In an unusual move, the Senate Foreign Relations Committee voted 14 to 3 yesterday against a U.S.-Japanese nuclear agreement that lawmakers charged would authorize regular air shipments of hazardous plutonium across Alaska and possibly other areas of the United States.

Led by Sen. Alan Cranston (D-Calif.), the committee voted to return the pact to President Reagan, and asked that it be renegotiated or brought to Congress under a stricter law.

Cranston charged that the agreement would allow shipment of several hundred pounds of plutonium, an extremely potent cancer-causing agent, to Japan in the next 30 years in casks "not yet invented."

The committee action was intended to "stop the clock" on the 90-day period during which Congress is allowed to block executive agreements. The size of the committee vote and its composition, which includes Sen. Jesse Helms (R-N.C.) and most other committee Republicans, suggested that the full Senate will vote against the agreement unless major changes are made.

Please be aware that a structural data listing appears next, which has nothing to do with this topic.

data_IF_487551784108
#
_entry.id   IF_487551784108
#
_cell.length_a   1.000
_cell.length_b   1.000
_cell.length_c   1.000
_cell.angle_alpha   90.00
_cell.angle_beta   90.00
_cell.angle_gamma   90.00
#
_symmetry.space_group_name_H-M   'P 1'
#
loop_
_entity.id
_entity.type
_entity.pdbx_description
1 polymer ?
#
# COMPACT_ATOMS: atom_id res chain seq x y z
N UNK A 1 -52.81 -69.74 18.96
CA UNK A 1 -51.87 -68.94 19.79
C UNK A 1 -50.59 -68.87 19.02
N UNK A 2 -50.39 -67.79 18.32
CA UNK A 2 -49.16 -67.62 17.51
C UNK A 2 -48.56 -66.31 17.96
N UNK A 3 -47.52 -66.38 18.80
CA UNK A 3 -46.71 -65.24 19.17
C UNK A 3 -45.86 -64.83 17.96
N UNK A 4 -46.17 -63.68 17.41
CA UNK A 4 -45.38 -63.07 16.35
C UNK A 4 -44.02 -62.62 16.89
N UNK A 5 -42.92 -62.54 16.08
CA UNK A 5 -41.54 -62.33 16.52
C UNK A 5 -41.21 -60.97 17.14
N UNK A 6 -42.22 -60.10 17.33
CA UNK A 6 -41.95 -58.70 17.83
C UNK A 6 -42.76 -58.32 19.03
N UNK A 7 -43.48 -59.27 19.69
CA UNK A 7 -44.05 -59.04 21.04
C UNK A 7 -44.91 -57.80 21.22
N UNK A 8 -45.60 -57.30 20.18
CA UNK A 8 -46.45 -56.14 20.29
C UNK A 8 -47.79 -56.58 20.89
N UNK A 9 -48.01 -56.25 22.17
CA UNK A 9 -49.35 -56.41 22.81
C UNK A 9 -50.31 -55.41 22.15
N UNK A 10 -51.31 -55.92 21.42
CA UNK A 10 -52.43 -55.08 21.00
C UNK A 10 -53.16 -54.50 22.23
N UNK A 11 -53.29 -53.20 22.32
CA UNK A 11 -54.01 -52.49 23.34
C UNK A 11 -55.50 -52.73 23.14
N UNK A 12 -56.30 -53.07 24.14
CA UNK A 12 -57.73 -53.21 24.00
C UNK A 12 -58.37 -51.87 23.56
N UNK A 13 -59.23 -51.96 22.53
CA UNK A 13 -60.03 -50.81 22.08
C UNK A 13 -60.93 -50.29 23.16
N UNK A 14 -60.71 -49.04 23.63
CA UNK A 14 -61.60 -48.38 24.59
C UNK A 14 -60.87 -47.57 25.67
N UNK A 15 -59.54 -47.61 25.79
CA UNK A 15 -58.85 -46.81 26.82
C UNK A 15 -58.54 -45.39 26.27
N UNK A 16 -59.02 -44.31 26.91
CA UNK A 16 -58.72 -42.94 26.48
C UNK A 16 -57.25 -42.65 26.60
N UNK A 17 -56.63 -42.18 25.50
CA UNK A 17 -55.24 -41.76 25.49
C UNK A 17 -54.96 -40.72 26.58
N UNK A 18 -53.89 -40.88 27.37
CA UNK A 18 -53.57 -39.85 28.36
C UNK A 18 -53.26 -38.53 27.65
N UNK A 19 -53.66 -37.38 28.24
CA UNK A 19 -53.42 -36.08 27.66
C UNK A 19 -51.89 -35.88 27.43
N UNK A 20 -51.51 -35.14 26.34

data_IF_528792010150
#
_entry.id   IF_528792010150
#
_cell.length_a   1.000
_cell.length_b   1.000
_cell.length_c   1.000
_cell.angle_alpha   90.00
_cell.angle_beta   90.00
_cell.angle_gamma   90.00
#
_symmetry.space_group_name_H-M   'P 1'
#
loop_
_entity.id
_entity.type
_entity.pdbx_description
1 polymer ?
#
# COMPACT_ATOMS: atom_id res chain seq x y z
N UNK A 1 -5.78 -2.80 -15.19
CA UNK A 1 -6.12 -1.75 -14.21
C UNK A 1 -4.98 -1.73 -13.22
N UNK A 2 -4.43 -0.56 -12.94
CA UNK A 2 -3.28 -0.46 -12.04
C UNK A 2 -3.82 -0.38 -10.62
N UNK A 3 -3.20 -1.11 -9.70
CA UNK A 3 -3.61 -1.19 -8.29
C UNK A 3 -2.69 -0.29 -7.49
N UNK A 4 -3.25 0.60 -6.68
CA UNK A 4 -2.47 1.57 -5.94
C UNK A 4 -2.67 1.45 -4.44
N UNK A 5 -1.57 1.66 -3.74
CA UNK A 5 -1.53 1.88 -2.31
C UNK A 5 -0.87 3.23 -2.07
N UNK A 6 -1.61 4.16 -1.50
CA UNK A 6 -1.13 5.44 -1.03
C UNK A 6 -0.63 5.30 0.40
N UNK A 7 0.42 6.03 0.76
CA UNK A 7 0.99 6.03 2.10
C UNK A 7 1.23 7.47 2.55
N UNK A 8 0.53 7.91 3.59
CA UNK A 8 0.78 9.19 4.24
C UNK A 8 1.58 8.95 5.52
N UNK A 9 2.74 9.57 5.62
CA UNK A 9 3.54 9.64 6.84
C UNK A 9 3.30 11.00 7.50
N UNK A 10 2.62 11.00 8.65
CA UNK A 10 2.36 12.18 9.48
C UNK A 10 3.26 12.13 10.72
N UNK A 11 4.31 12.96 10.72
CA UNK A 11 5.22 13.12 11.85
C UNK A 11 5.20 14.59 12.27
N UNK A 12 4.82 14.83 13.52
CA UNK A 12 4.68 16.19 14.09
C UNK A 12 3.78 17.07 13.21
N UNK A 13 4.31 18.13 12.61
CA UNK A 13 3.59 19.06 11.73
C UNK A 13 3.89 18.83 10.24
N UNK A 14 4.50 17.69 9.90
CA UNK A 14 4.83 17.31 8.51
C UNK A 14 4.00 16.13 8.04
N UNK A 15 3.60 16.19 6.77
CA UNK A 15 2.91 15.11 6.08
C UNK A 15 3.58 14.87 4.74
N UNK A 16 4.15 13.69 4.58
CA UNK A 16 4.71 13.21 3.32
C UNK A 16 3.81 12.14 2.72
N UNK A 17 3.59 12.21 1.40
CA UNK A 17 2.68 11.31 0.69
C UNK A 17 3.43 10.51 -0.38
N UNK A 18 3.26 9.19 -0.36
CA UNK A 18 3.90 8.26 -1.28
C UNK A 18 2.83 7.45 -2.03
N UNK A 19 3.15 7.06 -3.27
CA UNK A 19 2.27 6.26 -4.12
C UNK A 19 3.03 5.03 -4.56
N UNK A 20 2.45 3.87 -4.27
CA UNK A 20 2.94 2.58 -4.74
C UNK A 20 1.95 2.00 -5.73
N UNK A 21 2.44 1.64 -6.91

Ambassador-at-large Richard T. Kennedy, chief U.S. negotiator of the pact, testified that it provides "the most sweeping enhancement of U.S. controls over a foreign nuclear program in history."

He added that the radioactive plutonium may be shipped by sea rather than air.

The plutonium is produced for Japan in France and Britain from spent uranium fuel originally supplied to Japan by the United States. The fuel's U.S. origin gives the United States control over its later uses. The accord suggests a polar route so that the plutonium, raw material for nuclear weapons, will not transit likely areas of civil disorders or instability.